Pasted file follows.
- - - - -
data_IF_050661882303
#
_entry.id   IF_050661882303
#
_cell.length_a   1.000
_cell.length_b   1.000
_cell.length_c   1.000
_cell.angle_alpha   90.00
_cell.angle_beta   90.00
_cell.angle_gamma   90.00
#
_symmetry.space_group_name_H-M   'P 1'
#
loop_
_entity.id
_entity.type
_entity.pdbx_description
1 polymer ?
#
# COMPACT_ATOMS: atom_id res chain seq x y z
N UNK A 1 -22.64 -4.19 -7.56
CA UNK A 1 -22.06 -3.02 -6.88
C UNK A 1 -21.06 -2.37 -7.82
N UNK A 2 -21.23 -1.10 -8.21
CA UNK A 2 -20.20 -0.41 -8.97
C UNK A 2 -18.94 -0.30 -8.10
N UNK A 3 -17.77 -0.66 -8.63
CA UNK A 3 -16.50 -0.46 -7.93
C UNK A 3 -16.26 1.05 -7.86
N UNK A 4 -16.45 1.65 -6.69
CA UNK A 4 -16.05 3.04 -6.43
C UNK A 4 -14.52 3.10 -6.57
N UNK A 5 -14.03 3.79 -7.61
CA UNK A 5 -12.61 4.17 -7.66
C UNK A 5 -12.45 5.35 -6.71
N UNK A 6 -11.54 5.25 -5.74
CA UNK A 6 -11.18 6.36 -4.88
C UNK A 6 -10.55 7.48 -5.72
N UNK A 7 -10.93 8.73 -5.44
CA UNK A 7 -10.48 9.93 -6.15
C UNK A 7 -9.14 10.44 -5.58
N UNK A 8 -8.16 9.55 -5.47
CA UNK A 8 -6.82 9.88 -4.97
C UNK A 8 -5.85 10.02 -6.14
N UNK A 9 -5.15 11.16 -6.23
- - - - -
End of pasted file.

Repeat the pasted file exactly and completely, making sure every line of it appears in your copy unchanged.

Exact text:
data_IF_050661882303
#
_entry.id   IF_050661882303
#
_cell.length_a   1.000
_cell.length_b   1.000
_cell.length_c   1.000
_cell.angle_alpha   90.00
_cell.angle_beta   90.00
_cell.angle_gamma   90.00
#
_symmetry.space_group_name_H-M   'P 1'
#
loop_
_entity.id
_entity.type
_entity.pdbx_description
1 polymer ?
#
# COMPACT_ATOMS: atom_id res chain seq x y z
N UNK A 1 -22.64 -4.19 -7.56
CA UNK A 1 -22.06 -3.02 -6.88
C UNK A 1 -21.06 -2.37 -7.82
N UNK A 2 -21.23 -1.10 -8.21
CA UNK A 2 -20.20 -0.41 -8.97
C UNK A 2 -18.94 -0.30 -8.10
N UNK A 3 -17.77 -0.66 -8.63
CA UNK A 3 -16.50 -0.46 -7.93
C UNK A 3 -16.26 1.05 -7.86
N UNK A 4 -16.45 1.65 -6.69
CA UNK A 4 -16.05 3.04 -6.43
C UNK A 4 -14.52 3.10 -6.57
N UNK A 5 -14.03 3.79 -7.61
CA UNK A 5 -12.61 4.17 -7.66
C UNK A 5 -12.45 5.35 -6.71
N UNK A 6 -11.54 5.25 -5.74
CA UNK A 6 -11.18 6.36 -4.88
C UNK A 6 -10.55 7.48 -5.72
N UNK A 7 -10.93 8.73 -5.44
CA UNK A 7 -10.48 9.93 -6.15
C UNK A 7 -9.14 10.44 -5.58
N UNK A 8 -8.16 9.55 -5.47
CA UNK A 8 -6.82 9.88 -4.97
C UNK A 8 -5.85 10.02 -6.14
N UNK A 9 -5.15 11.16 -6.23